Cold Water Guppies

FisheyAsh

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hi im wanting to start up a large 6foot tank outside
it will not be heated and i live in a relativly cold country
anyone had any experiences with this type of thing?
will it be possible? and what will i have to do to convert some guppies into cold water??

thanks
ashley
 

5teady_2012

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Guppies will live in water temperatures between 22C-30C - although the average temp for them is 26C..
 

helterskelter

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I keep mine on cold water, well above 18C, they take longer to grow but they are much stronger fish and have a better life span.

I keep them out door's in the UK over the summer as well, but if the temp drops below 14C then your risking loosing them all.
 

Duck and Dive

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Yes it is not a good idea keeping guppies outside because in the winter you will probably loose all of them. Or if you wanted have a HUGE :hyper: heater!
 

crazyaussie

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well i think keeping any tropical fish without any heating is cruel i dont like the idea of this
 

dunchp

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well i think keeping any tropical fish without any heating is cruel i dont like the idea of this

Crazy Aussie, you are right in part, but not all of the 'tropical' fish are actually tropicals. Some of them are sub-tropical for instance. Knowing where the fish hail from in the wild gives you a good pointer as to whether they will survive (or indeed do better) in aquaria which are cool. Danios or White Clouds for instance are temperate species.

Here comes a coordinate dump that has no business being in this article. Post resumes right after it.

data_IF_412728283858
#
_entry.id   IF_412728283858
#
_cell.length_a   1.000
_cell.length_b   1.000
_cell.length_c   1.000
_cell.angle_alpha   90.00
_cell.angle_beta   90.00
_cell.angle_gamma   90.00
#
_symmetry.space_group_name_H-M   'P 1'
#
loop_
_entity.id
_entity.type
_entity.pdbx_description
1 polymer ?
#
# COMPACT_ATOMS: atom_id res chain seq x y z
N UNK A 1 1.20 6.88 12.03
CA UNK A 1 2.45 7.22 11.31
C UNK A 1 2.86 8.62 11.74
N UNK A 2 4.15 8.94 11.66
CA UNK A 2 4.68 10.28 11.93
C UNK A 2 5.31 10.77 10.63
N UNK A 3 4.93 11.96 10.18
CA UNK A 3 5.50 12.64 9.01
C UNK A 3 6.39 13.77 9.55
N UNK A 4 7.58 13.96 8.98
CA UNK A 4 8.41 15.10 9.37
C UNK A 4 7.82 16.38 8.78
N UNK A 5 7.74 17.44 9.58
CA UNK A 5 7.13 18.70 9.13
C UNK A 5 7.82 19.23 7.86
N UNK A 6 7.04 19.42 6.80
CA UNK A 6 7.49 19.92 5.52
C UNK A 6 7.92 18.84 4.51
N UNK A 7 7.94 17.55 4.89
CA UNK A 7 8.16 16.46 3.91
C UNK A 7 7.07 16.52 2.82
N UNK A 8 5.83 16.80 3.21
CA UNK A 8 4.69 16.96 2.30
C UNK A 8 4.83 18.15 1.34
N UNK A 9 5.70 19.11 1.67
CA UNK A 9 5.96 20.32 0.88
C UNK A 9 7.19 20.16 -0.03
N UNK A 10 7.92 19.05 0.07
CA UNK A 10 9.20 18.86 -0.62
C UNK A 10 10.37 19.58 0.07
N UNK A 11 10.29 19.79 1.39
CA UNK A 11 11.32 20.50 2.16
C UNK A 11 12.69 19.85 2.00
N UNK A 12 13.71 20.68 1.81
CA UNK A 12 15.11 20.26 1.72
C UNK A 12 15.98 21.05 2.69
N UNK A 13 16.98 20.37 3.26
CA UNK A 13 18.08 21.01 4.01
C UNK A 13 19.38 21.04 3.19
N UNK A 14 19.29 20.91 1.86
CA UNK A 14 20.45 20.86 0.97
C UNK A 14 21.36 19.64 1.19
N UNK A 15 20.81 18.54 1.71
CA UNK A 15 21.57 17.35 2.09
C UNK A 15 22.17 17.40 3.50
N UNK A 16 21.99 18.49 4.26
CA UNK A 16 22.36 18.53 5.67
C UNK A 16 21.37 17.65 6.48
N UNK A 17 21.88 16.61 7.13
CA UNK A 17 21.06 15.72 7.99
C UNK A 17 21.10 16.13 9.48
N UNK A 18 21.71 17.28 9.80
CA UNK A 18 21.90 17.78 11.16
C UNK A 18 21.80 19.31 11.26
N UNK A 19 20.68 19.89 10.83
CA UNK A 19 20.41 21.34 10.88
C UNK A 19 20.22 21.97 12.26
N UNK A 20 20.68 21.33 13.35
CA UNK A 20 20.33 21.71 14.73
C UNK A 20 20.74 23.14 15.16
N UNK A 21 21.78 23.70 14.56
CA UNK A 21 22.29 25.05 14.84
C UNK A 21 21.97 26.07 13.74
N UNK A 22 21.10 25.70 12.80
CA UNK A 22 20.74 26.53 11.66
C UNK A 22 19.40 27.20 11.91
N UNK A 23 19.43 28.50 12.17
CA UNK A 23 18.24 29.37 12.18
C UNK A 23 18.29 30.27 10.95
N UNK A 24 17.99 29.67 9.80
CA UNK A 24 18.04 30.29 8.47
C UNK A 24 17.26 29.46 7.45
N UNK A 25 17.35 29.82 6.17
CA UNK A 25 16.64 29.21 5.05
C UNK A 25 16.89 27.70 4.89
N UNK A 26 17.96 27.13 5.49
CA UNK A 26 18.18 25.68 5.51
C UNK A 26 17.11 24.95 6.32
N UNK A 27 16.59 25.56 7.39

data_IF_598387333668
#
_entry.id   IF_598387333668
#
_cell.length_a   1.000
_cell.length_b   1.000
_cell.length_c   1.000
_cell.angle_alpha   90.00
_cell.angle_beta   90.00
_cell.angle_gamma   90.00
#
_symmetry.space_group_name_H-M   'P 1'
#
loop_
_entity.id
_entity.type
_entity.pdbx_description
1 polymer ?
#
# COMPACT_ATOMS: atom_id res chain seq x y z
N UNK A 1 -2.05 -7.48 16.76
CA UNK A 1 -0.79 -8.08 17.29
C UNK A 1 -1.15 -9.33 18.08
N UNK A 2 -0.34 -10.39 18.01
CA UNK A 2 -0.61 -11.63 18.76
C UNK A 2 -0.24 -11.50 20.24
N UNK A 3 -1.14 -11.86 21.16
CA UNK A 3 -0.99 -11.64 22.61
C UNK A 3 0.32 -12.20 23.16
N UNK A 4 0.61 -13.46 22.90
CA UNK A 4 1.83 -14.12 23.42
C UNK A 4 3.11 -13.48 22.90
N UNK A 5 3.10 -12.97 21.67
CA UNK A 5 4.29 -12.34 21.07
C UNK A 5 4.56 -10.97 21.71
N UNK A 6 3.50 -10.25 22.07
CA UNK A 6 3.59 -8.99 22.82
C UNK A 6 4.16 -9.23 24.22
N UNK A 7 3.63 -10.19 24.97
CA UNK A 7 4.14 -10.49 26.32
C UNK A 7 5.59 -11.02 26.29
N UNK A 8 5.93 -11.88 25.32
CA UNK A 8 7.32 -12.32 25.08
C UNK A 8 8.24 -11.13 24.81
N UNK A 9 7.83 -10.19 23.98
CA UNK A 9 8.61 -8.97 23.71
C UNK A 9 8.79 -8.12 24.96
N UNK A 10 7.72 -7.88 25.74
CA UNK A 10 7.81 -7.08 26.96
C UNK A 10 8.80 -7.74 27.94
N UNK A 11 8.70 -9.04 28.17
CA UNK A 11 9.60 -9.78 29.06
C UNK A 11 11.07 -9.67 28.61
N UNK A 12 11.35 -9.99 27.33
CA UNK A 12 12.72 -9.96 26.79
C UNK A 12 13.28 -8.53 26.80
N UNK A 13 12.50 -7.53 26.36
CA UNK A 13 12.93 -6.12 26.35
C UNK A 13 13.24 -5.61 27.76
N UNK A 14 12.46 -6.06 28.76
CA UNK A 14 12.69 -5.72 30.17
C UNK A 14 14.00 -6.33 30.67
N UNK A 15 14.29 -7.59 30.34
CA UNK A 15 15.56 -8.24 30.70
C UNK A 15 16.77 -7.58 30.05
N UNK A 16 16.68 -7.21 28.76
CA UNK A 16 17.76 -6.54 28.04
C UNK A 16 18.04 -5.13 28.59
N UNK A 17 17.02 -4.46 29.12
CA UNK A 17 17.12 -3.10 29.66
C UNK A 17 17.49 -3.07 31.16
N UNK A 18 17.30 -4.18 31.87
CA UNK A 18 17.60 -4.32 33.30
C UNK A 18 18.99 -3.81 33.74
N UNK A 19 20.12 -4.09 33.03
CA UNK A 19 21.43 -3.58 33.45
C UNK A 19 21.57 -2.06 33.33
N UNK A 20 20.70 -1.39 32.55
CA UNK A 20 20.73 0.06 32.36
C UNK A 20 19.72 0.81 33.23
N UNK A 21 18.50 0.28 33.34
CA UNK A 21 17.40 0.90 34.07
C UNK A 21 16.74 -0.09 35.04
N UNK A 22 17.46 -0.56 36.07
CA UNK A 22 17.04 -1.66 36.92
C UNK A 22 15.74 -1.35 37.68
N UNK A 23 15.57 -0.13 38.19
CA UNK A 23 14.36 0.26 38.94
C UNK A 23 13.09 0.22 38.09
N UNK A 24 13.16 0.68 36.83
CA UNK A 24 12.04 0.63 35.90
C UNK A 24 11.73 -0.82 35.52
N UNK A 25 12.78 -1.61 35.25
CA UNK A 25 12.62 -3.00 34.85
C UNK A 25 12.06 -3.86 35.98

A massive generalisation, but fish from Africa (for instance) generally need heated water; some fish are from Uplands (high altitude) or from areas such as Uruguay and Argentina which naturally get a seasonally cold period. These fish are often OK in unheated tanks in centrally heated rooms.

The problem with your use of the word cruel, is that nobody on this forum would be willing to admit that they are cruel to their fish and it is quite an emotive word which people tend to react badly to. Many fish do well outside during an english summer and many fish do far better if given a period of cool time which makes them rest and recouperate.
 

crazyaussie

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dunchp
most fish you buy from your pet shop would be tropicals would you like to be sitting outside in the cold if you were adapted to the warm water i wouldint like it and i dont think any tropical fish would
 

AngelOfDeath

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the fact of the matter is, no you cannot keep guppies OUTSIDE without a heater, inside without a heater is more acceptable, but as they are largely categorized as a tropical fish, they need a heater. Although tbf they have a shorter life span when a heater is present, but they live a happier life.

Also, temperature fluctuation leads to stress, and inevitably white spot IF the parasite is present.
 

dunchp

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Crazy Aussie, I suggest you read my post again, as I didn't advocate keeping guppies outside in the cold in my post. We have different opinions which is fine. I have kept guppies outside very successfully during an English summer and helterskelter has too but I would not recommend it to others.